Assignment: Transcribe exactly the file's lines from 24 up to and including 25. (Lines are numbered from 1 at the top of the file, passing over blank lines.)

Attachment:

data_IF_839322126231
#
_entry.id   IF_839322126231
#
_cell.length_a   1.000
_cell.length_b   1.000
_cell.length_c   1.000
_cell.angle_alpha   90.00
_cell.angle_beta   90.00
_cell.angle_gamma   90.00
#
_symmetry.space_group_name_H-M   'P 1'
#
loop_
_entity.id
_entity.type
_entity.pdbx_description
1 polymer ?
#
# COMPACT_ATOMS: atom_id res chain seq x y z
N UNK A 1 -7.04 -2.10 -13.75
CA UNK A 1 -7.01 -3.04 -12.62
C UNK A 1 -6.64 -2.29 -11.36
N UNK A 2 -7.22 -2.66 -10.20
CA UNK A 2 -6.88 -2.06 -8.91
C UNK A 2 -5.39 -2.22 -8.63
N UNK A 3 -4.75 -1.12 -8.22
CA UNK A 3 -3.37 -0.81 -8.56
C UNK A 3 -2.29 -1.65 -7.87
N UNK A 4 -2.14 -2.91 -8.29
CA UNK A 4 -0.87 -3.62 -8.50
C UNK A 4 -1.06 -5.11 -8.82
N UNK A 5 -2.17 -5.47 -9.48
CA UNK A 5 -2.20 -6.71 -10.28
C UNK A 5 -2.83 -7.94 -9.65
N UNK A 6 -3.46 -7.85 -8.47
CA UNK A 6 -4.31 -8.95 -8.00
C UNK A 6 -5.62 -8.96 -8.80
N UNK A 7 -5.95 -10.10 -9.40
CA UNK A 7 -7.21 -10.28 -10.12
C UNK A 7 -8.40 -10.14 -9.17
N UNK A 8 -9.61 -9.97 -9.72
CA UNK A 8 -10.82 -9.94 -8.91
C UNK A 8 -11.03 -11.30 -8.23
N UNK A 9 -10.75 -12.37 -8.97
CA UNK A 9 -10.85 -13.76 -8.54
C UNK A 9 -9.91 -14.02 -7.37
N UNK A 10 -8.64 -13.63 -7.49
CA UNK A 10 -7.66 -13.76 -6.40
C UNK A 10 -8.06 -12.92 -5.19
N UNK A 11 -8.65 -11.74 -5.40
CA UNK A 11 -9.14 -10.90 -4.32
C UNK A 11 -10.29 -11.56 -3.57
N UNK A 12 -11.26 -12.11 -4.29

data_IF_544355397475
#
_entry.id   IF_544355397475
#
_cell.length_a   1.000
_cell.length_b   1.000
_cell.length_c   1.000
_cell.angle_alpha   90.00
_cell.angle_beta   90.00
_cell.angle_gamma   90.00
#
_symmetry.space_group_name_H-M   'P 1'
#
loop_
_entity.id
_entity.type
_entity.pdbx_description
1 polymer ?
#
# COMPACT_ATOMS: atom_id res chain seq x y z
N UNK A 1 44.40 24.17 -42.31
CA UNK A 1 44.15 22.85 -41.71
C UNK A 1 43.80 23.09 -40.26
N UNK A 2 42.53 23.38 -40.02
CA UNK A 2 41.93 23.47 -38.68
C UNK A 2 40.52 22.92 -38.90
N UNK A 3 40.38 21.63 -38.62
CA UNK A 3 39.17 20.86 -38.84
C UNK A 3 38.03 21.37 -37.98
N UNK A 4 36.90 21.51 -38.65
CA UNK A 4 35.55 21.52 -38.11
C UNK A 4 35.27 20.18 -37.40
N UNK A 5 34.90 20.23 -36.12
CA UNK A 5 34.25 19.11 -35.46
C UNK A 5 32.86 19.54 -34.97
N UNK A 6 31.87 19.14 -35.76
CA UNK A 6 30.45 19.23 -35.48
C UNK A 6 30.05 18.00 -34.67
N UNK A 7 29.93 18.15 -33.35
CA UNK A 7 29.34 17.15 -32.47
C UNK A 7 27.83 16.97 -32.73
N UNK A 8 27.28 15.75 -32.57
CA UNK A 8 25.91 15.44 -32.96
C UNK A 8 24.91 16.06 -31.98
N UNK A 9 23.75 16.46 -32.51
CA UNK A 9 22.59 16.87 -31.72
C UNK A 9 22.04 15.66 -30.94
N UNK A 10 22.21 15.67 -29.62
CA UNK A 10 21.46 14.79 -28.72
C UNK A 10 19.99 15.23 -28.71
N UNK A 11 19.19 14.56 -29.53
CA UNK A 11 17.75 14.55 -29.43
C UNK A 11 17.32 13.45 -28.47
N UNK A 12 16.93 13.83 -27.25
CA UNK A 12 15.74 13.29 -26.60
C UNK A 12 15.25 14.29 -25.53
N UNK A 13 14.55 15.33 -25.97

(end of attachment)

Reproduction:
N UNK A 2 -7.22 -2.66 -10.20
CA UNK A 2 -6.88 -2.06 -8.91